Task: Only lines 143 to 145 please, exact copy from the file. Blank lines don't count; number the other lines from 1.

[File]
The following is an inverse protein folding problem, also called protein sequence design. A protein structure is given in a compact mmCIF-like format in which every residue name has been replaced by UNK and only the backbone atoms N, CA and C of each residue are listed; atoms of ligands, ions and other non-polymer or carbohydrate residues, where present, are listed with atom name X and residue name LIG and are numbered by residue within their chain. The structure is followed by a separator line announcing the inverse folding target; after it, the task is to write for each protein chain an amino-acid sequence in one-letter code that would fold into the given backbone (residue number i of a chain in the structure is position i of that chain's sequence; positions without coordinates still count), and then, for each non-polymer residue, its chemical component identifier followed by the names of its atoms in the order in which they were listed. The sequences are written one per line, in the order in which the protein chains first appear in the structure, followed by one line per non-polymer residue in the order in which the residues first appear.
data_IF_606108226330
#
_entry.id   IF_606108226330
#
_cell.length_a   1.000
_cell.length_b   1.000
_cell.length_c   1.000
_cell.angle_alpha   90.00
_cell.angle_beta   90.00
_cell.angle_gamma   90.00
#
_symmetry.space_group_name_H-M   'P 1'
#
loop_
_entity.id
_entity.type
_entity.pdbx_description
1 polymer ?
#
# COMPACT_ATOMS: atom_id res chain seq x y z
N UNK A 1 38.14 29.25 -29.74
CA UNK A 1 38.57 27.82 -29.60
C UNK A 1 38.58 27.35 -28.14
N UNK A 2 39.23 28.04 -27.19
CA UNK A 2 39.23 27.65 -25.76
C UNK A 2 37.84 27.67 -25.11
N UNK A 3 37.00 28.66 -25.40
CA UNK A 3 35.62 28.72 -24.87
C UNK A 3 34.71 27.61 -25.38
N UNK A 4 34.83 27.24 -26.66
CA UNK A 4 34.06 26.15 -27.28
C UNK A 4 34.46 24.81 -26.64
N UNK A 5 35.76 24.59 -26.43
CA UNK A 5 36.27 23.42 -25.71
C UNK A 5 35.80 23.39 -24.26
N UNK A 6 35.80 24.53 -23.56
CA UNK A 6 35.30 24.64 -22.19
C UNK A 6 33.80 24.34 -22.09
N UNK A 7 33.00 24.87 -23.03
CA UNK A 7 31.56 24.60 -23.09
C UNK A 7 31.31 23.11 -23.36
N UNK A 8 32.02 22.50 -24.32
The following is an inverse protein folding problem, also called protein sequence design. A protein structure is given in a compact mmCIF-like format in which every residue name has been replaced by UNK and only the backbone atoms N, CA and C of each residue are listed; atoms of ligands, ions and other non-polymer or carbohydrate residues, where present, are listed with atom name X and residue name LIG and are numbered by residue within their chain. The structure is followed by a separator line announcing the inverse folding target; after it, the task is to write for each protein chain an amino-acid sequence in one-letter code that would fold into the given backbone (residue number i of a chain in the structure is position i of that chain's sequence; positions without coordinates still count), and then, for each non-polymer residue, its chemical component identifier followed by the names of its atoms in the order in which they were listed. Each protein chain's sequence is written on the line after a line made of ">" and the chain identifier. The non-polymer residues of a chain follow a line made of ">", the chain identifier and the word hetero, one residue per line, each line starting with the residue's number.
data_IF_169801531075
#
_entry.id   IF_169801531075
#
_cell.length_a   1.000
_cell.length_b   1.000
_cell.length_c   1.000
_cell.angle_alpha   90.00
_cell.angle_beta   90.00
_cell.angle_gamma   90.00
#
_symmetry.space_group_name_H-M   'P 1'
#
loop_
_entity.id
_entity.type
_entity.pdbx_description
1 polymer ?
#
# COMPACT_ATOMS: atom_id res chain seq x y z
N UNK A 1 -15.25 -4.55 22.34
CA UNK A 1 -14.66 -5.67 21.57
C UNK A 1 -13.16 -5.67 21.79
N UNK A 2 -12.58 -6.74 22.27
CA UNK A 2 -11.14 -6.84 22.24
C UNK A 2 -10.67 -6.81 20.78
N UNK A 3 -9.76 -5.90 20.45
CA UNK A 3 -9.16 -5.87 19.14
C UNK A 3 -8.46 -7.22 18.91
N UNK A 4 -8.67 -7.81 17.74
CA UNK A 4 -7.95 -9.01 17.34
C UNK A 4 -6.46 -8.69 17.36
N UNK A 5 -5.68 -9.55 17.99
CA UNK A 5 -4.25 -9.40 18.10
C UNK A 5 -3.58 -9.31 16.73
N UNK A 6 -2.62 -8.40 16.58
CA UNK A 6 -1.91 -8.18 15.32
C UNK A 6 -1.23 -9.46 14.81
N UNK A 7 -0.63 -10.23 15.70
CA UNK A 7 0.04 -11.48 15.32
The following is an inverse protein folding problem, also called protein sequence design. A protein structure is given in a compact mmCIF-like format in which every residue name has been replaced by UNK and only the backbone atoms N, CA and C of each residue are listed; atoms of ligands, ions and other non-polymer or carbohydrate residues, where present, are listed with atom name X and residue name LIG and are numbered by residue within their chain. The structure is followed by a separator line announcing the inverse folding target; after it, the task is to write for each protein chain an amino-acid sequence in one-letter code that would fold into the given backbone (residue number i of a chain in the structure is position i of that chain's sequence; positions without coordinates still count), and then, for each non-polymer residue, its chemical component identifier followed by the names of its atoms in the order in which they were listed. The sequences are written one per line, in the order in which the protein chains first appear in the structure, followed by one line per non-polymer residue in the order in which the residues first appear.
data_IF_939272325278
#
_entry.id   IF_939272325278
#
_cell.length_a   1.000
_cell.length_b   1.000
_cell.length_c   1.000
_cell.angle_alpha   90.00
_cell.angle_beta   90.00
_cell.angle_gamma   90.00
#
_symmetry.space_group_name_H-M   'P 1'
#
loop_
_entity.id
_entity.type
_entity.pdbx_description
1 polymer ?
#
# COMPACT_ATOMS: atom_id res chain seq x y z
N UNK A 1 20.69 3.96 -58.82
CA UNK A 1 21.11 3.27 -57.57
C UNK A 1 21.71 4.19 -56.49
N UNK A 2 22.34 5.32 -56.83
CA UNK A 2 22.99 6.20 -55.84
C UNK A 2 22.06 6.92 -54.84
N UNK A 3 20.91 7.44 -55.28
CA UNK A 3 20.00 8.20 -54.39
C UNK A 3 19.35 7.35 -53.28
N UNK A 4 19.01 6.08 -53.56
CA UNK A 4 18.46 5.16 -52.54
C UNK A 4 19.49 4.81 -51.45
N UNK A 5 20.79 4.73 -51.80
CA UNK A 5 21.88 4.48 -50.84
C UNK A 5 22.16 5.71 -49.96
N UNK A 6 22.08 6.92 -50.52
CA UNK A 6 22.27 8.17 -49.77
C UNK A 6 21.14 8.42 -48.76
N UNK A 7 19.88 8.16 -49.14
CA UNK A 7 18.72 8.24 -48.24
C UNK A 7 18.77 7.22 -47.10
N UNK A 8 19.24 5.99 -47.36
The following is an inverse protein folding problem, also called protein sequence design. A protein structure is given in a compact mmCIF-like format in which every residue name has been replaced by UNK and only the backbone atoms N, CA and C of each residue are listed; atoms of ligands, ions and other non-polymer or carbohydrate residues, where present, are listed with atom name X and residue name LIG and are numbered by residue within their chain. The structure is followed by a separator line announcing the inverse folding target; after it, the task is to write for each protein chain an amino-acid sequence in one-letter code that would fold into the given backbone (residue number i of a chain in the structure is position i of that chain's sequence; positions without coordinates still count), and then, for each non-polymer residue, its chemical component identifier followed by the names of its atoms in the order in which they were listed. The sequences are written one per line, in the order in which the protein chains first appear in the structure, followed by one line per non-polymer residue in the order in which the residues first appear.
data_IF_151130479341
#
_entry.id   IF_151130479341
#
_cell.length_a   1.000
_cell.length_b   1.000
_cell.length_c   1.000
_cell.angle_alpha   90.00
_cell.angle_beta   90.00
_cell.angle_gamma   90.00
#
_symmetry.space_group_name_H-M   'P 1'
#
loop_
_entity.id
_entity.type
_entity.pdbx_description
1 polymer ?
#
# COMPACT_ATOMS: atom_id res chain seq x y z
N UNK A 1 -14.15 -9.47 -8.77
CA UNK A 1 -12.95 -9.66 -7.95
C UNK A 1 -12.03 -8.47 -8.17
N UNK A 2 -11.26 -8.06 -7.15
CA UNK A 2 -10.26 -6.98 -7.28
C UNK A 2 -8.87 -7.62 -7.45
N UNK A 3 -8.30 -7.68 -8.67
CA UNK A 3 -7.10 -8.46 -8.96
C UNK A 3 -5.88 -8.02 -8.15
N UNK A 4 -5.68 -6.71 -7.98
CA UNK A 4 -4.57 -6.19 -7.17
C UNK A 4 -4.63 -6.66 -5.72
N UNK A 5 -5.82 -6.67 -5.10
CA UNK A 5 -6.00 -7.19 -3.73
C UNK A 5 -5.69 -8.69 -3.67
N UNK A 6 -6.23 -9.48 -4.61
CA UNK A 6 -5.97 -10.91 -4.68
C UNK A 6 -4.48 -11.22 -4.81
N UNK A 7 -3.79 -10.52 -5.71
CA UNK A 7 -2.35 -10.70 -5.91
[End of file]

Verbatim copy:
_entity.id
_entity.type
_entity.pdbx_description